Unforgiven, the Unforgiven I’m talking about, is not a Western. It’s a 3 part drama from 2009 and the BBC starring Suranne Jones. I wandered into a conversation about it on Twitter with @gingesbecray and learned that not only does it star Suranne Jones – really all the recommendation a series needs – but it was written by Sally Wainwright.
That makes Unforgiven required watching. But where? I finally found all 3 episodes on YouTube. Quick as that I watched all three, because you never know how long something will endure on YouTube.
Ruth Slater (Jones) has been in prison for either 15 or 17 years, I’m a bit murky on the number. She served time for killing two policemen when she was still a teen herself. Her younger sister, age 6 at the time, was adopted by a family who didn’t mention Ruth to her at all. Nor did they give her any of the letters Ruth wrote daily from prison.
Now Ruth is out of prison. She has a flat, a horrible job, and an interested guy (Will Mellor) from work who wants to get to know her better.
Ruth wants to find her sister. Her sister Katie, now called Lucy, is played by Emily Beecham. She purposely wrecks a car on the day Ruth gets out of prison. She was hoping to die in the wreck. Ruth sees the wreck from the prison transport on the day she’s released and doesn’t realize it’s her sister lying there bloody on the pavement.
Circling around Ruth and her search for her sister are several characters who get involved one way or another. John (Peter Davison) and Izzie (Siobhan Finneran) – both lawyers, helpful, that – live in the house where Ruth grew up and where the murders took place. Ruth goes to look at the house. They see her, invite her in, and get involved in her story.
Michael (Douglas Hodge) and Rachel (Jemma Redgrave) are Lucy’s adoptive parents. They have another adopted child, Emily (Flora Spencer-Longhurst). Ruth pleads her case to be allowed to get to know Lucy with her adoptive family but is refused.
By the way, Jemma Redgrave is the most stunning woman. Don’t know why I’ve never known about this Redgrave (there are so many). Possibly it’s because she’s done her acting in England and hasn’t crossed the pond so often as her grandparents and aunts and cousins.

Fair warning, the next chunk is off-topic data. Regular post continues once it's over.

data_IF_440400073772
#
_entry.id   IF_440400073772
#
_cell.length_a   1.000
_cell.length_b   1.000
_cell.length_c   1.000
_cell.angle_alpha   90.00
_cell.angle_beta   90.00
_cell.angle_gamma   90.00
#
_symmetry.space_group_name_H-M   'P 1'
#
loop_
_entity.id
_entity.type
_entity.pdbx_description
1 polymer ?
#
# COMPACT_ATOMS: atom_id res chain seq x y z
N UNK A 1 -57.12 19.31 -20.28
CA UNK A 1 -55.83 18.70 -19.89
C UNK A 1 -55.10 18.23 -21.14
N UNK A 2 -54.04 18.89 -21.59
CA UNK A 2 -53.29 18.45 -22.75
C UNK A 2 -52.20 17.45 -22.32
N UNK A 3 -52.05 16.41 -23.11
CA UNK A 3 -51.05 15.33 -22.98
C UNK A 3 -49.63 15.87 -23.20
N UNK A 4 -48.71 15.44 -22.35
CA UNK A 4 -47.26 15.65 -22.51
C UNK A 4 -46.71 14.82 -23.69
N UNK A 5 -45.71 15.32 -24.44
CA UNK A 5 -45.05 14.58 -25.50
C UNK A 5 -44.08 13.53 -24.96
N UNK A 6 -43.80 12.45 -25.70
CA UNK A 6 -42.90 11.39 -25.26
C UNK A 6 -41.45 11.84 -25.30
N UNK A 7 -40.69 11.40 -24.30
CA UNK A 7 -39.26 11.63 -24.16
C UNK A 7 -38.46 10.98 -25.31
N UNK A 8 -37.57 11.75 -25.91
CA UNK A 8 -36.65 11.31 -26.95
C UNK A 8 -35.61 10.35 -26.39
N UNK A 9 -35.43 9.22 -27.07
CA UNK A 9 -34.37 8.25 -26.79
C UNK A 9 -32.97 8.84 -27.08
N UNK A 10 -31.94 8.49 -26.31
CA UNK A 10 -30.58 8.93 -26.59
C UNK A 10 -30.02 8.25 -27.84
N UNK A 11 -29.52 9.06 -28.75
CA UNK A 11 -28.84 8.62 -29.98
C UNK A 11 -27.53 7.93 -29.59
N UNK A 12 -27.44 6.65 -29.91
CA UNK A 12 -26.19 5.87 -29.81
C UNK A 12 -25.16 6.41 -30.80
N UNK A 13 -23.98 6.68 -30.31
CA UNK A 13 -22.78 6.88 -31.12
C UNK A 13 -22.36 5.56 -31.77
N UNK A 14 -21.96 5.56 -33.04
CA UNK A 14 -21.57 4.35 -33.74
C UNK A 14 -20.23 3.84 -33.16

Emily reveals to Ruth where Lucy is. Ruth starts following her around her college campus. She sees that Lucy is well. She’s talented in music. But Lucy never smiles. She’s been going to therapy since the wreck and reveals that she has some memories of her early childhood, unlike what her parents claim.
Two brothers, Steve (Matthew McNulty) and Kieran (Jack Deam), were teens when their father was killed in the Slater farmhouse. They’ve nursed a fantasy ever since of getting Ruth in a room for ten minutes with a couple of baseball bats. Incidentally, both these brothers are screwing Steve’s wife Hannah (Faye McKeever). This fact seems unrelated to the progress of Ruth’s story until Steve does something crazy, frightening, and life-threatening and having Kieran and Hannah in the same room turns out to be important.
In the final episode of Unforgiven we learn what really happened in that farmhouse 15 (or was it 17) years ago. There’s a tense and exciting climax to the story that involves life and death – I won’t say whose life and whose death – and the sisters finally come face to face.
Unforgiven won nominations and an award back in 2009. It put writer Sally Wainwright and producers Karen Lewis and Nicola Shindler together well before Last Tango in Halifax or Happy Valley or Scott & Bailey. Also in this series were the Wainwright-adjacent actors George Costigan and David Prosho who both showed up again in Sally Wainwright penned series, as do Suranne Jones and Siobhan Finneran. If I suddenly am transmogrified into an English actor, I hope Sally Wainwright takes a liking to my work and puts me in all her stories. That would be actor nirvana. (Unless you’re Nina Sosanya, in which case – oh, shucks.) If I happen to be unavailable, Jemma Redgrave would be a nice choice to show up again in a Wainwright drama.
If you didn’t happen to watch this series way back in the aughts when it first came out, rush over to YouTube and watch it now. I think Prime Video has it now, too.